Early in this book, while I was feeling my usual attachment to this terrible piece of history, I found myself asking, “Why am I going through these events once again?” I thought there was nothing really new here. However, as the book progressed, I did notice that it turned to a specific piece of history which I don’t recall as often relived in books and film on the subject; that is the one German concentration camp which was exclusively for women and that was Ravensbruck. It gave a depiction of the horrendous Nazi experiments that took place on these women with cruel and destructive surgery to their legs in order to test the effects of a new antibiotic. The story related how these women were made to participate in slave labor and then were selected to be murdered when they became ill or too weak to work or just to meet a quota for a certain number of murders to be done. After their death, their bodies would be put in an oven for cremation.

While this book is a novel by Martha Hall Kelly, the author did spend several years researching the background of the lives of some of the characters upon which the book was based. She also did appear to earn the right to write this book in the first person, as she appeared to know quite well the characters who were featured in it as she allowed them to tell their story. She went back and forth with each character mostly during the war years, but there were a few chapters 10 to 15 years during the post-war period.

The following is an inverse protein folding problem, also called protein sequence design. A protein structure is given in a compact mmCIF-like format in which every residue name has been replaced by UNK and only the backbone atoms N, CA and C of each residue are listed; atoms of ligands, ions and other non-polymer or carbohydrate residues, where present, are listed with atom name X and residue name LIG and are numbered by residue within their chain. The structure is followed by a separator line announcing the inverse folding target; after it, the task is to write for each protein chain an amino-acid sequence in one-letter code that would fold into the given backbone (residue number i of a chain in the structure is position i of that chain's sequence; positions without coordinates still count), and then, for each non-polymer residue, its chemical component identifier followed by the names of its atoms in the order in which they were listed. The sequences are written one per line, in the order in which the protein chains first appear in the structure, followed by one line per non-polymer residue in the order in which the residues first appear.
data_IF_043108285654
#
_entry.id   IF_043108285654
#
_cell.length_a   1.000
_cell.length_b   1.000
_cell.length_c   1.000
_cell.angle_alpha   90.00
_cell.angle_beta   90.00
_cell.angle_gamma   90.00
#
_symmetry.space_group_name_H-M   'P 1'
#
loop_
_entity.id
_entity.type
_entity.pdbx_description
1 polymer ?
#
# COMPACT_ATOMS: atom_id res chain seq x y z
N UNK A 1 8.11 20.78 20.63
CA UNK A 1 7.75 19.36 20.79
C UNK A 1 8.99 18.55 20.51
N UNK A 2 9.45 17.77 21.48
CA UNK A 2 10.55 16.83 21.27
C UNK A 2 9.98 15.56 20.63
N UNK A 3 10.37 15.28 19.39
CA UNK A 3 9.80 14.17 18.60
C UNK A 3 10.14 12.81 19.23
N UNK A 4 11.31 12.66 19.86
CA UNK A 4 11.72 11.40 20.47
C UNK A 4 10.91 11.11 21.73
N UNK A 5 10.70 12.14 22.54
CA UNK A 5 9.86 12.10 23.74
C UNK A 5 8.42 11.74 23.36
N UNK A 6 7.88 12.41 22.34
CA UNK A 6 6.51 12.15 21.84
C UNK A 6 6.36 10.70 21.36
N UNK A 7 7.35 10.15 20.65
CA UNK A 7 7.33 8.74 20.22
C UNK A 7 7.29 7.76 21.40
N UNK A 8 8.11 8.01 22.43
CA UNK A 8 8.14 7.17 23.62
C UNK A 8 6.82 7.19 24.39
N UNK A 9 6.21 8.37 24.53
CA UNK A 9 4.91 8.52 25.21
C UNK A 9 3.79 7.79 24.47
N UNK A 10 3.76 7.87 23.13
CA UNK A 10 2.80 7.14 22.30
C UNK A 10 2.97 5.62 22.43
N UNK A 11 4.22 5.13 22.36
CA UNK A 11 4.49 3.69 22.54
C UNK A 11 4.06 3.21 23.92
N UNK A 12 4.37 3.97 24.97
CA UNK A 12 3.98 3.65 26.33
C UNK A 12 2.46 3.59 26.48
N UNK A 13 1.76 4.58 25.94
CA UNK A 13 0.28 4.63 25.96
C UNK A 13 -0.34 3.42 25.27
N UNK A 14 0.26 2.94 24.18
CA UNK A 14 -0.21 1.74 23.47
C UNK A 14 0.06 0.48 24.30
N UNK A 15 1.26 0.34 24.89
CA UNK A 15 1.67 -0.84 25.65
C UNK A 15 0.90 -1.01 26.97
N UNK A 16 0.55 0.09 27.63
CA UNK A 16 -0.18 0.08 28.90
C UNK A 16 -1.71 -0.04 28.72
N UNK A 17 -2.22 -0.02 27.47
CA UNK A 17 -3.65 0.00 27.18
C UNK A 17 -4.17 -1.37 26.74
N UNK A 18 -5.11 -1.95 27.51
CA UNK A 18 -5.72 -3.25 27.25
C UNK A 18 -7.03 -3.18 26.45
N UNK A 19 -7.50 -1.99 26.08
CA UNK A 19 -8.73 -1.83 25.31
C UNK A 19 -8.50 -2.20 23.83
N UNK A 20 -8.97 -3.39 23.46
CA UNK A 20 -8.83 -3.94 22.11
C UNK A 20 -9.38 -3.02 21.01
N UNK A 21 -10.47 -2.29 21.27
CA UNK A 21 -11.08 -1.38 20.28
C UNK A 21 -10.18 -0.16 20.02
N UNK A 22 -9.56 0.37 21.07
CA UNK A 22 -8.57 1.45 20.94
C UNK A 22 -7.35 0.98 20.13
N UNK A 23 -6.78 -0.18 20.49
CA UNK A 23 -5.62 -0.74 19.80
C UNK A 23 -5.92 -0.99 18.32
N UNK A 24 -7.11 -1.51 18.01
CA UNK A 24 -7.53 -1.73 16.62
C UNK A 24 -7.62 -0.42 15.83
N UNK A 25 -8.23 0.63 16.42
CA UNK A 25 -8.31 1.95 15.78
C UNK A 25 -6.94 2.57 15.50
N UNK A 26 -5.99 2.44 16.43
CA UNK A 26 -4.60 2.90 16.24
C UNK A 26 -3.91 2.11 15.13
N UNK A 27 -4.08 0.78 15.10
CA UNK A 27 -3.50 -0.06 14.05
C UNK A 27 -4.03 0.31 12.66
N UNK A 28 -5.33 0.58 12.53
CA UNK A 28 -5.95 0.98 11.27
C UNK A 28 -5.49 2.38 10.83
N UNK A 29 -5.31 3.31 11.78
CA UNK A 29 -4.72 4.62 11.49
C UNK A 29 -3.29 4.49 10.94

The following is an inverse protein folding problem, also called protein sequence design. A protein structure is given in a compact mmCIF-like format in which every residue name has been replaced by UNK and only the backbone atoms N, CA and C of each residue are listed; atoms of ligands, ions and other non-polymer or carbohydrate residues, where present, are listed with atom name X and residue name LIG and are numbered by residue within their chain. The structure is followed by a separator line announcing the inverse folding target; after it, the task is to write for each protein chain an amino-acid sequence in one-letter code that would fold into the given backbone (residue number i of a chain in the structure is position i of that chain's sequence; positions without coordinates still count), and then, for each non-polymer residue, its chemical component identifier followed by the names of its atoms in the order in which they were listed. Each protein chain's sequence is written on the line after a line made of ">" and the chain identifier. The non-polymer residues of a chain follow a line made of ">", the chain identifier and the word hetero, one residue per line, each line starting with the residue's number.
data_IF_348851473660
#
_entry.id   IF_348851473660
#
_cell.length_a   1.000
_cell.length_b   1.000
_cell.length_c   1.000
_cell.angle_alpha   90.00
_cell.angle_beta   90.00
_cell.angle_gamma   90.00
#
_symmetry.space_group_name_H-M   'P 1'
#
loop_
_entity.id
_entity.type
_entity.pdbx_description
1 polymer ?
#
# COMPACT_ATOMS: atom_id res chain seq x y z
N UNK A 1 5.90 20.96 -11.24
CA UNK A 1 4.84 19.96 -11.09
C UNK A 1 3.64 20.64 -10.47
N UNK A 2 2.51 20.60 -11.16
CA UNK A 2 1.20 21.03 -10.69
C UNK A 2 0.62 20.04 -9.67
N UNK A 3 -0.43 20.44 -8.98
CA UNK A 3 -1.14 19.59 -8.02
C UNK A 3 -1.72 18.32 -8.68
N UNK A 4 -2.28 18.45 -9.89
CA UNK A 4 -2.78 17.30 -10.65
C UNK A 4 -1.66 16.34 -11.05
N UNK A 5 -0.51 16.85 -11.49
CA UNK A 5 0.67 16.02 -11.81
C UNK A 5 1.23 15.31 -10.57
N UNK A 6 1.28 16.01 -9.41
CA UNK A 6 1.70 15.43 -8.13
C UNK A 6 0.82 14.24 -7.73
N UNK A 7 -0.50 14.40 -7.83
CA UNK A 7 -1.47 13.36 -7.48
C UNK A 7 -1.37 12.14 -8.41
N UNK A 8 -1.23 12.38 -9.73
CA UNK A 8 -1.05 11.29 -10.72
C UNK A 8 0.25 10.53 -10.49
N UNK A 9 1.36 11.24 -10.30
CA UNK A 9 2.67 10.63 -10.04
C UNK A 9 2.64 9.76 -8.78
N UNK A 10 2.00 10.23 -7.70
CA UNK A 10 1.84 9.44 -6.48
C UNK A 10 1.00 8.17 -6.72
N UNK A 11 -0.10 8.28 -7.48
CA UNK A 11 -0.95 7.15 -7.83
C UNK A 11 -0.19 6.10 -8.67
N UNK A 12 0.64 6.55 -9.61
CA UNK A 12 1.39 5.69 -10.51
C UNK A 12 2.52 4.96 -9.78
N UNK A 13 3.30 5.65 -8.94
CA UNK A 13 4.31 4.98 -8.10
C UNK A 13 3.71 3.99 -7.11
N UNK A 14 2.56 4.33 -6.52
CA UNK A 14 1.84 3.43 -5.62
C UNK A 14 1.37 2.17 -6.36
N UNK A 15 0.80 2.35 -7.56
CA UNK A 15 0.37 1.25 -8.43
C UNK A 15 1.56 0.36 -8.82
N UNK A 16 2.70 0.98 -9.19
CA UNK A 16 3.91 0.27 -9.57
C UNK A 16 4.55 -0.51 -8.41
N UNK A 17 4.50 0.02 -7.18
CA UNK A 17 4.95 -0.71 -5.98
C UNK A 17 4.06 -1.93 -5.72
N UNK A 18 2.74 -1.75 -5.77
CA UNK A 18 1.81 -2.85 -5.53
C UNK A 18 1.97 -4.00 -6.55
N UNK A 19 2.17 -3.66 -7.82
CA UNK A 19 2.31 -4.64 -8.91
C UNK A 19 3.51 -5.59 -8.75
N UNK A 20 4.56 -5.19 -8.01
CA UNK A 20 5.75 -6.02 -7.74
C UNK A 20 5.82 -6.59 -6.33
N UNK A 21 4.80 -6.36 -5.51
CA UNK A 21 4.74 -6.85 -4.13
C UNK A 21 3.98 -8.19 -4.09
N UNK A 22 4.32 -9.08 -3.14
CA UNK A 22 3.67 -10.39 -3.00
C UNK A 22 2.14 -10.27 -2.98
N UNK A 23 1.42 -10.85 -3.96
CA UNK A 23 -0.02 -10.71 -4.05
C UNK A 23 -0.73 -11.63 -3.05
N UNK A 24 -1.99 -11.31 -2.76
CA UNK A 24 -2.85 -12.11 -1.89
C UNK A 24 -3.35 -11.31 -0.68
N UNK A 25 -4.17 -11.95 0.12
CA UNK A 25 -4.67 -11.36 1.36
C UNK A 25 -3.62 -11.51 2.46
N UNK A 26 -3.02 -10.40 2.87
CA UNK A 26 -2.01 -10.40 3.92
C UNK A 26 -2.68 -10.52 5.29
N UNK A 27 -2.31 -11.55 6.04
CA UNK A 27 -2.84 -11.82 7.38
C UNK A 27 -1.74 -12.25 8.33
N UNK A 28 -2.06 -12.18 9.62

I believe there was a special sensitivity that the author showed from a woman’s point of view. The deep mother-daughter relationship was explored in various very difficult circumstances as well as the bond that existed between two sisters in the most terrifying and unimaginable situations. Of course, there also was the connection between other women who were living together through this tragic time.

While this book perhaps becomes another book with a keyword “Holocaust” on my blog, I also know it will be an excellent contemporary novel that will be available and hopefully one with great appeal to today’s generation of readers, so this piece of history will never be forgotten.

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To purchase this book on Amazon, please click here  

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From sand and Ash by Amy Harmon

January 6th, 2018 — 12:37am

From Sand and Ash by Amy Harmon